‘It’s okay to iso-struggle’ by Counsellor Matt


I put out the call to members of our team for their insights into how to manage your mental health during an unprecedented change in everyday life, that we are seeing now because of the Coronavirus. NicolaMaureen, Vanessa and Zoe answered the call. This time it’s Matt stepping up to the plate with a proposition that we go easy on ourselves and not expect to be coping perfectly. Please welcome Matt to the blog!🙂

How are things going? I mean really going? These days are a little tough to be honest.  We are stuck at home and unable to do most of the things which normally keep us well.  We have so much uncertainty about how much danger we are in, of our means to combat this danger, and of what life will look like in the coming weeks, months, and years.[1]  Is anyone else annoyed by the mental health advice being provided, like breathing techniques, going for a walk, reducing your alcohol intake, watching less Netflix?  These suggestions drive me crazy!  Even though I know that they are sensible, they are not that easy to implement right now, and they are definitely not adequate to completely alleviate the stress we are all under.  Below are some ideas and rationale for a more sensible approach.

The threats and sanctions posed by Coronavirus are not a great recipe for feeling comfortable, at ease, and content.  Instead this sounds like a recipe for poor mental health and it makes me think of some particularly cruel, but also incredibly useful (thanks psychology), research carried out by a man called Martin Seligman in 1967.

Seligman was interested in how animals respond to different reinforcement regimes (rewards and punishments) and in a nutshell he ended up electrocuting dogs in lots of different ways to see what would happen (psychology has a very poor track record of cruelty to animals unfortunately). He found that the dogs who were randomly electrocuted with no way of predicting when this would occur would lay down and whine and appear to ‘give in’ to the suffering.  Seligman termed this effect “learned helplessness’.

‘Learned helplessness’ has since been likened to depressive states where people perceive that their suffering is inevitable, that they are powerless to overcome it, and they seemingly submit to the suffering. Now this can be problematic as it means nothing happens to break the cycle and the depression persists. Seligman later found that physically moving the dogs legs to teach them how to move away from the electrified floor meant that the dogs learned how to escape and that they were then able to repeat this thereafter. So there is also the capacity to overcome ‘learned helplessness’ when we actually do have some capacity to control our situation and escape the pain. Ironically, one of the better evidenced interventions for depression is basically just getting people moving and more active in any way possible (although I have never tried physically moving peoples legs for them..).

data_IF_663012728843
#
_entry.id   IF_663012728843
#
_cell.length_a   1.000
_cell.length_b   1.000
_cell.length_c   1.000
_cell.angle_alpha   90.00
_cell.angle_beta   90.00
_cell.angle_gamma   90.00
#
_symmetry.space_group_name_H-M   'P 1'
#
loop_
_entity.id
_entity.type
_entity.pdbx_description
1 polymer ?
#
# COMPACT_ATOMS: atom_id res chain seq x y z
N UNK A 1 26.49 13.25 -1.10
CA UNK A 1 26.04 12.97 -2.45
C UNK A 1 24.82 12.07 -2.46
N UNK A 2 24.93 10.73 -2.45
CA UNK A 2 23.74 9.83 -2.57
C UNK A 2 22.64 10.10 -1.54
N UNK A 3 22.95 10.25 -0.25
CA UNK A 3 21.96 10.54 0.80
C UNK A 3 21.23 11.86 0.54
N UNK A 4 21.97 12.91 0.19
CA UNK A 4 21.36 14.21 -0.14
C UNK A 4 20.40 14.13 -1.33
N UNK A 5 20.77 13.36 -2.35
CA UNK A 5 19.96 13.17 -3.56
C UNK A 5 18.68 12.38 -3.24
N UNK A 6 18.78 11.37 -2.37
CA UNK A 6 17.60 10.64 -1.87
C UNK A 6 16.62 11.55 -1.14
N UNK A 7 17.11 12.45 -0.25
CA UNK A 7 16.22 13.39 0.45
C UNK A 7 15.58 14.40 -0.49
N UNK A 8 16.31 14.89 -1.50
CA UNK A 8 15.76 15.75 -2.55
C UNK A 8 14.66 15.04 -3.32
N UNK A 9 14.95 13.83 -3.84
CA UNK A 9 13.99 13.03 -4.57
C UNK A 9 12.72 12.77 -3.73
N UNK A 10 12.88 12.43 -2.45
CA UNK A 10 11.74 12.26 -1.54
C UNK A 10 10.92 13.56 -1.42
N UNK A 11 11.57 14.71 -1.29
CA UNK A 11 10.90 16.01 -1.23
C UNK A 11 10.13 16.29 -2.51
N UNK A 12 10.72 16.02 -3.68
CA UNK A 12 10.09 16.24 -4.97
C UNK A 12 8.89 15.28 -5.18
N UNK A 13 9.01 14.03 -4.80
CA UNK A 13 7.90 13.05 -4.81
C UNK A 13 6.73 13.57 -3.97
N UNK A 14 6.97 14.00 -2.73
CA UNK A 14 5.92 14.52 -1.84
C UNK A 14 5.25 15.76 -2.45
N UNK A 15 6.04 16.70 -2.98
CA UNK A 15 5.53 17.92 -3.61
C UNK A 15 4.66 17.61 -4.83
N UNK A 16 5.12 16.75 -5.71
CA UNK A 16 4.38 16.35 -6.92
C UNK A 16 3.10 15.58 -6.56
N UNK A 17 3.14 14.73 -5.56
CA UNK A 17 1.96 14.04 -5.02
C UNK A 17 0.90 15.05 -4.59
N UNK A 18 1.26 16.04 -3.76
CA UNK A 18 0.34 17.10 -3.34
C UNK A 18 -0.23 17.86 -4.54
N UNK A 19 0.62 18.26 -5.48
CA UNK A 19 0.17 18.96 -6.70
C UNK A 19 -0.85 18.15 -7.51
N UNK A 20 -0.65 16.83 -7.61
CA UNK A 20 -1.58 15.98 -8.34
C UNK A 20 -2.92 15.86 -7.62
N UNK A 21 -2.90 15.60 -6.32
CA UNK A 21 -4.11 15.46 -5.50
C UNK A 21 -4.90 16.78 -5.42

So in regards to this whole coronavirus thing, I am left thinking that, just like Seligman’s dogs, we are in a situation where we are experiencing suffering inflicted from an unseen external source that we cannot control, we have no idea when it will end, and we are mostly powerless to actually do much about it. This sounds like a recipe for ‘learned helplessness’ and depression. I have spoken to quite a few students lately who have talked about feeling numb and I am also feeling some malaise and lack of motivation and ‘buzz’ for my normal routines (work, hobbies, goals). I reckon that no amount of yoga, daily exercise, or breathing techniques can actually restore my energy and mood to what it was before the isolation regime. Nothing really replaces being able to hug my family, visit my friends, go camping and take the kids on a holiday, be at work with my team, and be out and about in my community. But does this mean I should ‘learn helplessness’, give in, and go numb through this whole ordeal?  If I did I would drift further in terms of sleep routine, work, exercise, nutrition, etc.  This would definitely make things worse.  So, I have a proposition regarding coping with coronavirus.

It is normal and expected to feel reduced by all this.  We are not supposed to be at our best in such circumstances. We will be slightly less able to study as well, think as clearly, feel as energised, and be as productive. We are somewhat helpless, but not entirely.  We can do some things to partly influence our experience of suffering and if we don’t do these things we will be more likely to enter learned helplessness and numbness. We can do those insultingly simple things like; get up at the same time each day, try some hobbies, exercise regularly, eat well, and care for each other. These are not solutions but will help us to survive well and we can aim to flourish later when this is all over. If some of us are struggling more than others then perhaps, like Seligman’s dogs, we may require some help to get moving and if this is the case then please contact us for some support. 


[1] It feels a little disrespectful to other countries that are enduring mass mortality and more severe lockdowns. These countries are undoubtedly suffering more than we are currently.  But comparing oneself to those who have it worse it not a great way to fairly acknowledge your own suffering.  They are suffering worse, but we too are enduring hardship, albeit at a less catastrophic level.  


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